Friday, September 30, 2011

Glissading And Self Arrest

Dijukno glissading is the fastest, easiest, and most exhilarating way down many snow slopes if climbers are on foot? On slopes where speed can be controlled, it is an efficient alternative to walking or
plunge-stepping.

 Glissading can be hazardous.
 Do not glissade in crevassed terrain.
 Glissade only when a safe runout is close enough that if a slide goes out of control, the climber will not be injured before reaching it.
 Unless the climbing party can see the entire descent route, the first person down must use extreme caution, and stop frequently to look ahead.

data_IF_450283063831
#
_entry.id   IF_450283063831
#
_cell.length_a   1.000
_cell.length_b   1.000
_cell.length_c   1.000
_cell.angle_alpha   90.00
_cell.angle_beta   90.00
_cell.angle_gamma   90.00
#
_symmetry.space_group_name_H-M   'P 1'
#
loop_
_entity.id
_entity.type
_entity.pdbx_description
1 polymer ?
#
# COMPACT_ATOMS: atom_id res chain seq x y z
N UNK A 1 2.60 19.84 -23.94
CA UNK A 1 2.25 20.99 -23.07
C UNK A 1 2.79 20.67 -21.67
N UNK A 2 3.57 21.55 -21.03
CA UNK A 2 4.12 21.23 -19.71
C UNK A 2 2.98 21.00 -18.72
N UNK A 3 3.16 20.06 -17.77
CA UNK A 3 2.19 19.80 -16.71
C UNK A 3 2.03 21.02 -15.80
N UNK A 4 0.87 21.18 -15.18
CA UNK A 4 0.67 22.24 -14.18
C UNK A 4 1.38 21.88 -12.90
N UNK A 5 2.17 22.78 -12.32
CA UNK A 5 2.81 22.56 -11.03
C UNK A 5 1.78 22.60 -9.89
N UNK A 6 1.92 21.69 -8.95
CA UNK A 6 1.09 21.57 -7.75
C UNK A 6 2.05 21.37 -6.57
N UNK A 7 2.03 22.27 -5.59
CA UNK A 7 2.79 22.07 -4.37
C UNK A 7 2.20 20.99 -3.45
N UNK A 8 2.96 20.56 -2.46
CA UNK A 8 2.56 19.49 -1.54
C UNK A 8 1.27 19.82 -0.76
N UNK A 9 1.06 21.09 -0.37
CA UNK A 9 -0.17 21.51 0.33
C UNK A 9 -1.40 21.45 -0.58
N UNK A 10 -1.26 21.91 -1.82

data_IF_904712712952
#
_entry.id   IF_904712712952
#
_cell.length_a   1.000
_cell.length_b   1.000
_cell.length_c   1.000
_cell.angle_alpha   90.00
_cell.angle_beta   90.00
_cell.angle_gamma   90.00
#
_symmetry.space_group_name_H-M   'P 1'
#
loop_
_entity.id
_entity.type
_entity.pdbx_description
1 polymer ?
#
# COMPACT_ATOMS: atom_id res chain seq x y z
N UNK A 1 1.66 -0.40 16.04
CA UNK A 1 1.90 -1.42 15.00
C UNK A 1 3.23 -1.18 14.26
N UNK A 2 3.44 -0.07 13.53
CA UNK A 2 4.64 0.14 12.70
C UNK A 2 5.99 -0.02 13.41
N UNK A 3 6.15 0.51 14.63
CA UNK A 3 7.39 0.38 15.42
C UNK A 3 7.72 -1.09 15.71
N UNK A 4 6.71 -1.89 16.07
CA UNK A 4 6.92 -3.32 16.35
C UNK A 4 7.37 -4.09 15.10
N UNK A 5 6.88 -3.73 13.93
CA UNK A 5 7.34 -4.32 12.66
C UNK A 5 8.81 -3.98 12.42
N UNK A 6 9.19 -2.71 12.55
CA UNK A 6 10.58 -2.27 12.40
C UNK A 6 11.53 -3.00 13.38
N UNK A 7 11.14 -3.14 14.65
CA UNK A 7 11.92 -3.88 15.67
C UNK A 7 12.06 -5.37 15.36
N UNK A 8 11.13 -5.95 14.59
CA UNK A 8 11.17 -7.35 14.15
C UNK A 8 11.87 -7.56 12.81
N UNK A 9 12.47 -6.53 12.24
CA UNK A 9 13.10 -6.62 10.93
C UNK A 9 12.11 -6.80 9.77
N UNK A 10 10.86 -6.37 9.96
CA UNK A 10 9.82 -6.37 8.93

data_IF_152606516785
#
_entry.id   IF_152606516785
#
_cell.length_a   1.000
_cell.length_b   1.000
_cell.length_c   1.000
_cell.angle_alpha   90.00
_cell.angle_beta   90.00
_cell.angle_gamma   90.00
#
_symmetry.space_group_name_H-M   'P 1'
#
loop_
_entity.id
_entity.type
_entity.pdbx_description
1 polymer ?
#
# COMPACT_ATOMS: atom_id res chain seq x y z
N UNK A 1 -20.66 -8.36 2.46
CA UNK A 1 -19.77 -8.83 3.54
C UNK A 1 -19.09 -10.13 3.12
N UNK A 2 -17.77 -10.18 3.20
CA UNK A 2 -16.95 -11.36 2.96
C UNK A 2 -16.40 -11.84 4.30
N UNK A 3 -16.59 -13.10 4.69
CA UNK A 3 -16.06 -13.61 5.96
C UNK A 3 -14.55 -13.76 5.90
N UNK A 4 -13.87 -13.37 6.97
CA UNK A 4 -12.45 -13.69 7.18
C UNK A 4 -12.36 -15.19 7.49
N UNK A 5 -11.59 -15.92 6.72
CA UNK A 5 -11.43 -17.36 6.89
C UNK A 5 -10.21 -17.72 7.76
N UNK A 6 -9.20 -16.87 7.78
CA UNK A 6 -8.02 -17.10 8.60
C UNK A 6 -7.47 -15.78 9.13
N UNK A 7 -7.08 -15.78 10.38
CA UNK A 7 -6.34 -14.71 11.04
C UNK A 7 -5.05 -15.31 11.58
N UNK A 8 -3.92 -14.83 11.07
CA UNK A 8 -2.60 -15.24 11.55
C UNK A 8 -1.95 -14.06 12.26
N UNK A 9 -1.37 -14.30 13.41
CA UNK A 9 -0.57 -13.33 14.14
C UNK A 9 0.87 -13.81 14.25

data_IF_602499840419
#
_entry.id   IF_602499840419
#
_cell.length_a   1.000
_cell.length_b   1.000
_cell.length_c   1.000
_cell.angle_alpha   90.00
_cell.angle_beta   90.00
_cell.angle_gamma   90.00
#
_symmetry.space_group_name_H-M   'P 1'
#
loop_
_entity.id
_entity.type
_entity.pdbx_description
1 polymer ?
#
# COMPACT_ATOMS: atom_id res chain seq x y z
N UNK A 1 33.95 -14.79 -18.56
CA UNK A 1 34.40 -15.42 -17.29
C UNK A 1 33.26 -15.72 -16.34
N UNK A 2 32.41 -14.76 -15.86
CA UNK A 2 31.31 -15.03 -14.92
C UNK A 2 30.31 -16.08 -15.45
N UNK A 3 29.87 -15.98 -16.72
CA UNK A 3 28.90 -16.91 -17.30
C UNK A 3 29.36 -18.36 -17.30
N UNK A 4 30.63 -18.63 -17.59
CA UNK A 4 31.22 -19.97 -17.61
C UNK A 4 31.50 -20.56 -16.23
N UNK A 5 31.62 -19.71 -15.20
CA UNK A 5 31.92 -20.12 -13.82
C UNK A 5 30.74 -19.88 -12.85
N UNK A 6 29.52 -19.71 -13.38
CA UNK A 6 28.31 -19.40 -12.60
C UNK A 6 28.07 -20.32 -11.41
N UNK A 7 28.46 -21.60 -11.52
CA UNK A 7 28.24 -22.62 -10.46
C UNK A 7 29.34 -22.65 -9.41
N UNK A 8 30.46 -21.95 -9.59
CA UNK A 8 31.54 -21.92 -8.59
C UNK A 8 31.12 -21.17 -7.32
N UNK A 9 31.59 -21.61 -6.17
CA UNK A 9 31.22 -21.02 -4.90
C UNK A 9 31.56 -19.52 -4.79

The biggest risk is losing control at such a high speed that self-arrest is not possible. This is most likely to happen on the best glissading slope: One with firm snow.
 Before glissading, remove crampons, and stow them and other hardware in the pack. Crampon points can catch in the snow, and send climbers tumbling.
 Wear rain pants to keep dry(put on a pair of synthetic shorts from a thrift store to protect your favorite climbing pant.), and gloves to protect your hand from the abrasive snow.
 Always maintain control of the ice axe. If an ice axe leash is worn, climbers risk injury from a flailing axe if it is knocked loose from their grip. If a leash isn't used, climbers may lose their axe.
 Effective glissading requires a smooth blend of varied techniques such as sitting, standing, and crouching.




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